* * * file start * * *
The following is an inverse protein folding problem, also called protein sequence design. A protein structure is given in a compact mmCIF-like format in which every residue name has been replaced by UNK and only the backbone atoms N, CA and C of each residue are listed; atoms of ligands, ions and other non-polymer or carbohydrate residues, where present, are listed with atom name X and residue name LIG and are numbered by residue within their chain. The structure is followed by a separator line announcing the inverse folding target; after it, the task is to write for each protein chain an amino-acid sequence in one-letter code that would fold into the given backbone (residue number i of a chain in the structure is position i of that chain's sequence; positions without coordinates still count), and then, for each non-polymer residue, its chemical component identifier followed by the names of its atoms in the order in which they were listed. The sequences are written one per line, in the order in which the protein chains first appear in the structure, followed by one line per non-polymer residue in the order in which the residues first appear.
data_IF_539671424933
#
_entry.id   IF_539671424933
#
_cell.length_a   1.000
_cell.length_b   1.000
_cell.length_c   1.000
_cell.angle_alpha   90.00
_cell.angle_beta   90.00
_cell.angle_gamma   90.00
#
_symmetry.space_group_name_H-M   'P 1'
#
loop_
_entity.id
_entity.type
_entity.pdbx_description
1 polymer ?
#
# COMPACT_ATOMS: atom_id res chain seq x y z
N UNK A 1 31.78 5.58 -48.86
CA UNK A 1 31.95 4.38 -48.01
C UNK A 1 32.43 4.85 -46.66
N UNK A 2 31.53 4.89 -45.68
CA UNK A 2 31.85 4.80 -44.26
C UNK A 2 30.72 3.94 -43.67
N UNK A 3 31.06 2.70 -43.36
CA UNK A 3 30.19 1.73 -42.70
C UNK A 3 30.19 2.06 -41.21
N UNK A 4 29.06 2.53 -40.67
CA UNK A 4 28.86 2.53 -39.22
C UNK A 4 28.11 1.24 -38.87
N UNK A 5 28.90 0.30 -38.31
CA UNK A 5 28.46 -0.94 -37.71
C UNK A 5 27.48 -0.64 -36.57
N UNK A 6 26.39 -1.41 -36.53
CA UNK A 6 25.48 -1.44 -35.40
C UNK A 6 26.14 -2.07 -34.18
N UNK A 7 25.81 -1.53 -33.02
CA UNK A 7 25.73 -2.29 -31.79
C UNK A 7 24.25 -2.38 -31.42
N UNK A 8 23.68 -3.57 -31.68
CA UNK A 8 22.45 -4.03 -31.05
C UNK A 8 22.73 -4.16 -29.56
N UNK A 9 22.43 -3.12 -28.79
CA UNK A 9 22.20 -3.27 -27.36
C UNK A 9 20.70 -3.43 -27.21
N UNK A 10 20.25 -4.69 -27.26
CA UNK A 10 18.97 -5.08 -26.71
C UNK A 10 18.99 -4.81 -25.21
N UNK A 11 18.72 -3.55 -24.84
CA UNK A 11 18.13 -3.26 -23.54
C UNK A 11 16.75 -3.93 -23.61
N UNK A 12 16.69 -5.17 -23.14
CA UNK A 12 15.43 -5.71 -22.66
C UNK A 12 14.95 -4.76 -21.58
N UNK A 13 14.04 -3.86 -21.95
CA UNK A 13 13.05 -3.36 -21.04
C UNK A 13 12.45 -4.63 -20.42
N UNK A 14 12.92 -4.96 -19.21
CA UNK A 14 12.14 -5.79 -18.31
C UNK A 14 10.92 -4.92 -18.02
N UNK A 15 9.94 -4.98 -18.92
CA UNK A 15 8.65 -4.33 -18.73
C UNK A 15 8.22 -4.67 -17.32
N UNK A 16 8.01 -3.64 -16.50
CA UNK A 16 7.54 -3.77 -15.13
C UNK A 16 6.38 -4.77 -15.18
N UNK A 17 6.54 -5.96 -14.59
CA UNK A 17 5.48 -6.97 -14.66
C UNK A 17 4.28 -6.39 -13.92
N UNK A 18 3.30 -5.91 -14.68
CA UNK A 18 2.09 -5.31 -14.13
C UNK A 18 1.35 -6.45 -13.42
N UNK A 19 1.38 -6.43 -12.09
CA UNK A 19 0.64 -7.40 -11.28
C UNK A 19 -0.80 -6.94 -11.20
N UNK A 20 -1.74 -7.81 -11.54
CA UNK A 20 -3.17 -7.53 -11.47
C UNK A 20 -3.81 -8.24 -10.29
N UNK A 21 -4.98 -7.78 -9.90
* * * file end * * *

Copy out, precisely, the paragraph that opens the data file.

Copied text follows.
The following is an inverse protein folding problem, also called protein sequence design. A protein structure is given in a compact mmCIF-like format in which every residue name has been replaced by UNK and only the backbone atoms N, CA and C of each residue are listed; atoms of ligands, ions and other non-polymer or carbohydrate residues, where present, are listed with atom name X and residue name LIG and are numbered by residue within their chain. The structure is followed by a separator line announcing the inverse folding target; after it, the task is to write for each protein chain an amino-acid sequence in one-letter code that would fold into the given backbone (residue number i of a chain in the structure is position i of that chain's sequence; positions without coordinates still count), and then, for each non-polymer residue, its chemical component identifier followed by the names of its atoms in the order in which they were listed. The sequences are written one per line, in the order in which the protein chains first appear in the structure, followed by one line per non-polymer residue in the order in which the residues first appear.